Siphonophores may be some of the most unique and fascinating creatures residing in the mesopelagic zone. Instead of being a single organism, they are actually colonial, super-organisms consisting of several individuals that function together as one. These individual units are known as zooids, and are specialized to achieve their tasks. Some zooids are developed for reproduction, some for locomotion and some for catching prey and digesting food. Together, these zooids form the whole siphonophore, usually seen as long and transparent bodies floating in the mesopelagic environment.

3D model of the “Galaxy Siphonophore”, often observed with its stinging tentacles spread out like a spiderweb, to catch passing prey.

As they are gelatinous pelagic animals, they are often mistaken for jellyfish. Although jellyfish and siphonophores belong to the phylum Cnidaria, they belong to different systematic orders. All siphonophores are predators and carnivores. They are usually equipped with stinging cells (nematocysts), akin to their jellyfish relatives, which are used to stun and kill prey. The prey is then brought towards the siphonophores body, where specialized gastrozooids will be able to digest the body and absorb its nutrients. There are two main predatory tactics used by siphonophores – some sit and wait with their tentacles extended (usually large species), while others take a more active approach to swimming around to attempt catching them (usually small species). Some species have also been discovered to use bioluminescense as a lure to attract prey, similarly to deep-sea anglerfish!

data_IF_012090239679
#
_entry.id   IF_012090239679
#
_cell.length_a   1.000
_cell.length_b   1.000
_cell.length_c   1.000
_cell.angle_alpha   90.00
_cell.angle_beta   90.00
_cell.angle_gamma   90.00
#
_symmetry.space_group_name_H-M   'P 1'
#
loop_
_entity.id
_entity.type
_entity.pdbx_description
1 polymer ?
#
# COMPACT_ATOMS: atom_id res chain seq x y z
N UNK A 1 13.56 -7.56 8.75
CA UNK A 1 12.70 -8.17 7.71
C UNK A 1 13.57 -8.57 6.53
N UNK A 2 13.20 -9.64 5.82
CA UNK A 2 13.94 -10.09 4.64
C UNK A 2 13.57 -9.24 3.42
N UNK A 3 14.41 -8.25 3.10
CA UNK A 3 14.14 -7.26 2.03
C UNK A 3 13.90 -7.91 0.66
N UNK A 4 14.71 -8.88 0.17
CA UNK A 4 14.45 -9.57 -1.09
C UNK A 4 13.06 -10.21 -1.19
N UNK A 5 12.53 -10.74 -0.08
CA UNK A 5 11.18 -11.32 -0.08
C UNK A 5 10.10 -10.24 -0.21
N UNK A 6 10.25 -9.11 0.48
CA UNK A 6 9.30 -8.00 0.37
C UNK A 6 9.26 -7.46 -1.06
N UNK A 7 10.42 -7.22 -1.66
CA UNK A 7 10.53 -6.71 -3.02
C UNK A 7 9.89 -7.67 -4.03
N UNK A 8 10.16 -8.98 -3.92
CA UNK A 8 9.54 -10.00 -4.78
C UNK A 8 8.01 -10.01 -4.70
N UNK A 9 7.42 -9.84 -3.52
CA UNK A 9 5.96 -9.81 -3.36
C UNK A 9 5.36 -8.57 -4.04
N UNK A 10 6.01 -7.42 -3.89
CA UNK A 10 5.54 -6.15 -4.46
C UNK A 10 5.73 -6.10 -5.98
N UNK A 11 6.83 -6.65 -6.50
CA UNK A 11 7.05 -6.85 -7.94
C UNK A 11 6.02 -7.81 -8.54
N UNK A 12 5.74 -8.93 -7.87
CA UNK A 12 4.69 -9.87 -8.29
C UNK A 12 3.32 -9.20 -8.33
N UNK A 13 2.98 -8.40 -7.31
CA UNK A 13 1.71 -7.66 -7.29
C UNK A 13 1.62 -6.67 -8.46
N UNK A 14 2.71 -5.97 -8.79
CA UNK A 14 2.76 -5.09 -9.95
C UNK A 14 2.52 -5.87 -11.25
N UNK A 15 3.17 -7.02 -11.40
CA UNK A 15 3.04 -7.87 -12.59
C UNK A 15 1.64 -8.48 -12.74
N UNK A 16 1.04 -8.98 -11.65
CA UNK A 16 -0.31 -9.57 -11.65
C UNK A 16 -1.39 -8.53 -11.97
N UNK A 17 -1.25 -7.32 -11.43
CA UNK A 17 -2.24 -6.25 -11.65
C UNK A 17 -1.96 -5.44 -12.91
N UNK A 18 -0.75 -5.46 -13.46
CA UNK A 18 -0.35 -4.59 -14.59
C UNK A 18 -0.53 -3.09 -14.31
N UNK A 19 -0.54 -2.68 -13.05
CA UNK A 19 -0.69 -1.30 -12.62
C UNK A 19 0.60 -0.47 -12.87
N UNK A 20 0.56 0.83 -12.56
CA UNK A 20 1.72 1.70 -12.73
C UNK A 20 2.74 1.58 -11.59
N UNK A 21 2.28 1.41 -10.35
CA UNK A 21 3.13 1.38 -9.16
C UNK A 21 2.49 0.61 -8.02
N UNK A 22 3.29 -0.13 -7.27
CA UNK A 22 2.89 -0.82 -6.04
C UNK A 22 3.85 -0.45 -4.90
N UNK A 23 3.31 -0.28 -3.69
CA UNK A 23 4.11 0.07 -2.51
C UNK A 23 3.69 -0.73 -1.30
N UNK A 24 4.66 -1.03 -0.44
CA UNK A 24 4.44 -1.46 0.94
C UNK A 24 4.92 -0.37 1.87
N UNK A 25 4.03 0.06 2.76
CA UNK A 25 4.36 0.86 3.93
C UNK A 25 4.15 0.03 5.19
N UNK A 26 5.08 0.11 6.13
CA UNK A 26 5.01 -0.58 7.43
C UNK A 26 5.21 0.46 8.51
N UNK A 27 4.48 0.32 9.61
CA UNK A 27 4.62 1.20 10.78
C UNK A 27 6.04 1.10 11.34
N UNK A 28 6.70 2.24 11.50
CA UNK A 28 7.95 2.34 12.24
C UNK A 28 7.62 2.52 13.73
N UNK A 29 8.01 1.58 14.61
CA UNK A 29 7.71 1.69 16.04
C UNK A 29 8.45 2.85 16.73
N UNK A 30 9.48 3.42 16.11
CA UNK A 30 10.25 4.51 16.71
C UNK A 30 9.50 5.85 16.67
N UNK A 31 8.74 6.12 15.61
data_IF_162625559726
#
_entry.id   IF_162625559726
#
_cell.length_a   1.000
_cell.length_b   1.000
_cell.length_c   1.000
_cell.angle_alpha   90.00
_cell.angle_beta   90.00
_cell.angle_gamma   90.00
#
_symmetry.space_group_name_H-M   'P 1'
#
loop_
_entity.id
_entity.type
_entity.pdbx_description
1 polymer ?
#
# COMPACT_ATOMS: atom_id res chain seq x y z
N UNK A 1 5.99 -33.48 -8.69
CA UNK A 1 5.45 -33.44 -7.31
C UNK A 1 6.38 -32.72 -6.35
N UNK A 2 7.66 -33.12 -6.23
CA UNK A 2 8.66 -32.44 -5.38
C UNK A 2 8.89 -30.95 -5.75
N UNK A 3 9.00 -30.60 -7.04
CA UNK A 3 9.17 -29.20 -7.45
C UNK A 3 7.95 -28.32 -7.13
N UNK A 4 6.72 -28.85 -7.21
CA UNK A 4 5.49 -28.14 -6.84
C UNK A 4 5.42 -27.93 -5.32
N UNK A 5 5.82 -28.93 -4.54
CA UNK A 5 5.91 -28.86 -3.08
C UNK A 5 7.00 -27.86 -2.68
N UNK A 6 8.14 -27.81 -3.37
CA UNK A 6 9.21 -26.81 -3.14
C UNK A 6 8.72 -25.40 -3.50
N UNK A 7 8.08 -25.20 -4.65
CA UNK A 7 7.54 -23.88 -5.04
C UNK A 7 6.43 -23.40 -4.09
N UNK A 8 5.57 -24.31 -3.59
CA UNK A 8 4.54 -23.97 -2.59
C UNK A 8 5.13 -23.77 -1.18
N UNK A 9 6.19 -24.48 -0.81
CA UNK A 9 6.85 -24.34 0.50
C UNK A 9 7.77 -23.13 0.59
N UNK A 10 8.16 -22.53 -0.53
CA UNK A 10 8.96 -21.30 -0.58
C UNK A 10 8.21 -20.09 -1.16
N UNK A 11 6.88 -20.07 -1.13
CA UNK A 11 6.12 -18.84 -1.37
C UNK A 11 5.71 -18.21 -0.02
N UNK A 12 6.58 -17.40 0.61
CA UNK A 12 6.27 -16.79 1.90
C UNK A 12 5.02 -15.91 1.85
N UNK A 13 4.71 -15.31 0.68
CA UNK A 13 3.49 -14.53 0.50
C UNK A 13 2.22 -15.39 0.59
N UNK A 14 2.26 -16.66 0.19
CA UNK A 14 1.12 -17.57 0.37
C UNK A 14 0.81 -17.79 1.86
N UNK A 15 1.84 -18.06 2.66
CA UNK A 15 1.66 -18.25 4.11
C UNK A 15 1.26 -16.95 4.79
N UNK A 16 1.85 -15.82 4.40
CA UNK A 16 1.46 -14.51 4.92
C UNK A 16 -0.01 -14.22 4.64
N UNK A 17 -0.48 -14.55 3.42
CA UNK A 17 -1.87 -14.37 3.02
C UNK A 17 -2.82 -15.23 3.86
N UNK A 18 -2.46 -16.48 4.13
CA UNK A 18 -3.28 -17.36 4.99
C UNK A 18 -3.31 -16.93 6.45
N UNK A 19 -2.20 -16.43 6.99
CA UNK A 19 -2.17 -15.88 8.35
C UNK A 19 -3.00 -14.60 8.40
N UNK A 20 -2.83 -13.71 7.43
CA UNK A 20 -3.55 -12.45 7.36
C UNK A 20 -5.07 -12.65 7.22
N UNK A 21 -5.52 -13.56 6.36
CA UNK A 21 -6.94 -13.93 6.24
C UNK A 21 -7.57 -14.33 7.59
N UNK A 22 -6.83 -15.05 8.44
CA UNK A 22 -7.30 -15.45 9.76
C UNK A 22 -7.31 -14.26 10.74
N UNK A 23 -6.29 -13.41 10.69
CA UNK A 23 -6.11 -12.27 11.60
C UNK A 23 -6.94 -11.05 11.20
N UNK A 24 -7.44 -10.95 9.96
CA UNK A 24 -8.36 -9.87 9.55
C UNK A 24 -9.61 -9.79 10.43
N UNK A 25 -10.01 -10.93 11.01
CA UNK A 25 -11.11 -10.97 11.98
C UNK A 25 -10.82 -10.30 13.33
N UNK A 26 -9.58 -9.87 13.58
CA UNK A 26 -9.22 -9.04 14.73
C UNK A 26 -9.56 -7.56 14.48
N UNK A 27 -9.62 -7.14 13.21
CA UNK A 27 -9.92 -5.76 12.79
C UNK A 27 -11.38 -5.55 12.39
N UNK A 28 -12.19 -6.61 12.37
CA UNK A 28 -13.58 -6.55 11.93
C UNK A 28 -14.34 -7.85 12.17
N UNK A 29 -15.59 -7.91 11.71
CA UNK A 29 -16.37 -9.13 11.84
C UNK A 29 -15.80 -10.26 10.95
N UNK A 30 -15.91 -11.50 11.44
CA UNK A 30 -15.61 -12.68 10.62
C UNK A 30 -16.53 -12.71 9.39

The Portugese man ‘o war, a siphonophore often misidentified as a jellyfish! It has a large, gas-filled “pneumatophore”, allowing the siphonophore to keep itself afloat at the sea surface, and stinging cells to catch and kill fish. Other siphonophores use their gas-filled bladder to adjust their bouyancy and movement in the deep sea. (Credit: NOAA)

The diets of siphonophores are varied, usually consisting copepods, other small crustaceans, and small fish. Similarly to the mesopelagic community, many siphonophores perform diel vertical migration, participating in the largest movement of biomass in the whole world. They thus follows their prey towards the sea surface at night, and sink back to the dark depths during daytime. Due to their gas-filled pneumatophores, they are also easily seen by acoustics observation – akin to fish with gas-filled bladders.


Siphonophore in the deep sea. Credit: Adobe Stock, Pipehorse

Parts of a siphonophore (Agalma sp.) seen under the microscope. Credit: Kristian Fjeld, SINTEF Ocean


Siphonophores can range from lenghts of over 40 meters (Galaxy siphonophore), down to 10-20 cm (left image), all the way to having small bodies only seen in detail in a microscope (right image). With their unique lifestyle including a large colony of individuals helping it live in the deep – the siphonophore is a truly fascinating and extraordinary inhabitant of the ocean twilight zone.


Are you interested in learning more about life in the deep sea mesopelagic zone? Take a look at our latest video, a small exhibition of the incredible twilight zone!